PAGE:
Tuesday, January 1, 2013
The Round House by Louise Erdrich
I listened to an e-audio version [Recorded Books; 12.5 hours] and it's a testament to the power of Erdrich's story that I stuck with it, even though I wouldn't recommend this particular recording. It's performed by Gary Farmer, who should have been a good choice, because he is an experienced actor and also a member of the Cayuga Nation, born in Ohswekan, Ontario. He sounds so tired as he speaks, however, that I wonder if his health is poor. There are some places where he muddles words into unintelligibility. There are also segments that have been re-recorded and the voice in these parts is so different that I wasn't sure it was still Farmer. The Round House is entirely told in first person by one Ojibwe character named Joe Coutts, looking back on the year 1988 when he was 13 years old, so it was disconcerting to have these random shifts in tone and clarity throughout.
Now, I'll get to the good stuff, a story deserving of its National Book Award prize. It is a compelling coming-of-age tale set on a reservation in North Dakota. Joe's mother, Geraldine, survived a brutal attack but was too traumatized to speak about it afterwards. Joe is determined to bring the criminal to justice and he gets his young friends to help him investigate. However, even when he and his father, a judge, learn the identity of the attacker, the nightmare continues. The crime could have taken place in any of three different jurisdictions, and cannot be successfully prosecuted without knowing exactly where it happened.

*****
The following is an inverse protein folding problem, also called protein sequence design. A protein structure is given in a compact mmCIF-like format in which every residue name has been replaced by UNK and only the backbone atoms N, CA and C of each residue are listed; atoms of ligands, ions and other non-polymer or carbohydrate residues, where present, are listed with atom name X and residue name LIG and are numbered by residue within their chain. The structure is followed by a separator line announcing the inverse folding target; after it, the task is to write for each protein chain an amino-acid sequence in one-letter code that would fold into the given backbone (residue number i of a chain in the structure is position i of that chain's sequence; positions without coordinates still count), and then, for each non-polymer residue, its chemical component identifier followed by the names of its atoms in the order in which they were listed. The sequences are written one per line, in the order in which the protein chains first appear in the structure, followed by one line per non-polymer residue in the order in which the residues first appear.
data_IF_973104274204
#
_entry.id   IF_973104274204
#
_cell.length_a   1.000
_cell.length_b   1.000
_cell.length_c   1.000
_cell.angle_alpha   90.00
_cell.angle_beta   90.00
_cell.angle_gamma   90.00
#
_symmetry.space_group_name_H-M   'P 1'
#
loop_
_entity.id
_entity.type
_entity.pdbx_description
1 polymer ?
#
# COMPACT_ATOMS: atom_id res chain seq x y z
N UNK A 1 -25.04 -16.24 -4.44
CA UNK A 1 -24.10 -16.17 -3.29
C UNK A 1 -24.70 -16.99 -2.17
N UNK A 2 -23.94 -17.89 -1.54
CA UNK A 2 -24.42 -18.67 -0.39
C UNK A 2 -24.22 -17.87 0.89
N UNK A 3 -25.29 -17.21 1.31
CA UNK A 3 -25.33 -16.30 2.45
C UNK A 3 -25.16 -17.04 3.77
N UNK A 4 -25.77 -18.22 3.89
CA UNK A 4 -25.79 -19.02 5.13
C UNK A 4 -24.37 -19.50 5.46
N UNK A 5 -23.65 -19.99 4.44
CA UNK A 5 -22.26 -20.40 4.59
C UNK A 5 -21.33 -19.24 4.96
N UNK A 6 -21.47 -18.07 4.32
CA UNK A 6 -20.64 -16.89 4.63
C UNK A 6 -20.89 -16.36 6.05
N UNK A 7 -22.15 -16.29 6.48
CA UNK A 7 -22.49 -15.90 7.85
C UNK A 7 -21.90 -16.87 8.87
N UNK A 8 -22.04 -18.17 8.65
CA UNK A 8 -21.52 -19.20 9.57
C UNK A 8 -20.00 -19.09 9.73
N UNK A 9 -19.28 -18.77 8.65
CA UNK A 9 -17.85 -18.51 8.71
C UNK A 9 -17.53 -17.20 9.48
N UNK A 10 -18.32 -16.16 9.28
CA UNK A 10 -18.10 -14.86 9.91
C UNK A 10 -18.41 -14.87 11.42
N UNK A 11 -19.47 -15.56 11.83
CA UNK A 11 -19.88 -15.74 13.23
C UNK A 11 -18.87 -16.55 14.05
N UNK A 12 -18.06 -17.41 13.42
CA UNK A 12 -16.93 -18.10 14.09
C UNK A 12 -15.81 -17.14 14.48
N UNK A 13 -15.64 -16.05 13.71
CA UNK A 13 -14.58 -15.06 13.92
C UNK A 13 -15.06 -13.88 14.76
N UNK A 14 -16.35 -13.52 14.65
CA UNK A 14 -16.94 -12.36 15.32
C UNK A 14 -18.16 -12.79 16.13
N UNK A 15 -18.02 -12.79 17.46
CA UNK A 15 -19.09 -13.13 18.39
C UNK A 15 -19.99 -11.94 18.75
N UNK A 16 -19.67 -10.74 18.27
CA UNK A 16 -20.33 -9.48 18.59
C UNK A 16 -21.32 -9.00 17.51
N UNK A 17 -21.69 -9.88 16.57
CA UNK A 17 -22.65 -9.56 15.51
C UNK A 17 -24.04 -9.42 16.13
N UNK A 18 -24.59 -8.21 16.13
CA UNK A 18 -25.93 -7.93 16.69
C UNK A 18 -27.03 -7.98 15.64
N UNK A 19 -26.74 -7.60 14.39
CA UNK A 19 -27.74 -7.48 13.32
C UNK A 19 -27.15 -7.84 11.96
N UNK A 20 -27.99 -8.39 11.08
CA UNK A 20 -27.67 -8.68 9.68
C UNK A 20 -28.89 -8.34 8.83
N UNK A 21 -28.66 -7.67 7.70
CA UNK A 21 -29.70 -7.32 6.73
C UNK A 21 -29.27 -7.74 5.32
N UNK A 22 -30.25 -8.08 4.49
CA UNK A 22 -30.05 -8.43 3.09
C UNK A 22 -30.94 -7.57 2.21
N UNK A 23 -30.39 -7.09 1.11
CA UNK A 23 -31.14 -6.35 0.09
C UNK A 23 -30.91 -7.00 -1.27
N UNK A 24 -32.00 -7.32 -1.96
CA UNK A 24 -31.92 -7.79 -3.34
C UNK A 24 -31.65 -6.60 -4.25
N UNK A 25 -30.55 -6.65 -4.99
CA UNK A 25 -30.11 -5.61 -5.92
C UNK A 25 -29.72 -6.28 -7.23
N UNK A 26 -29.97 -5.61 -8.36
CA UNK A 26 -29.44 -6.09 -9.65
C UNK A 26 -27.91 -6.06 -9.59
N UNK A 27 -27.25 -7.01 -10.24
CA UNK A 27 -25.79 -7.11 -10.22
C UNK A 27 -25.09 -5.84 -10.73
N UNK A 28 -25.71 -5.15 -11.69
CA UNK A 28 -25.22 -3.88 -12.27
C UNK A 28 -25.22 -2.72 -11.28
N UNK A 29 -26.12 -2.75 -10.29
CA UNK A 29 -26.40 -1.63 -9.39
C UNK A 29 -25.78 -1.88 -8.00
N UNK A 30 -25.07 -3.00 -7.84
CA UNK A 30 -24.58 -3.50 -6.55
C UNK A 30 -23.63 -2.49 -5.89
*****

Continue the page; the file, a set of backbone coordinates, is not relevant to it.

As in Joseph Boyden's Three Day Road, the traditional tale of the wiindigoo in The Round House offers insights into ways of dealing with evil. There are plenty of memorable characters, including Father Travis, an ex-marine Catholic priest, and Joe's aunt Sonja, a former stripper. The time and place are richly evoked. Food is important to a growing boy like Joe; he describes banana bread and baloney sandwiches and wild berries. I was intrigued by the mention of high bush pembina, which also grows where I'm from. The name for Viburnum trilobum that Erdrich uses is a combination of the two that are familiar to me: either high bush cranberries or else the French Canadian term my mother uses, pembina.
Erdrich educates readers about a serious legal loophole that affects Aboriginal people in the U.S. She writes with warmth and humour and I look forward to reading her earlier novels.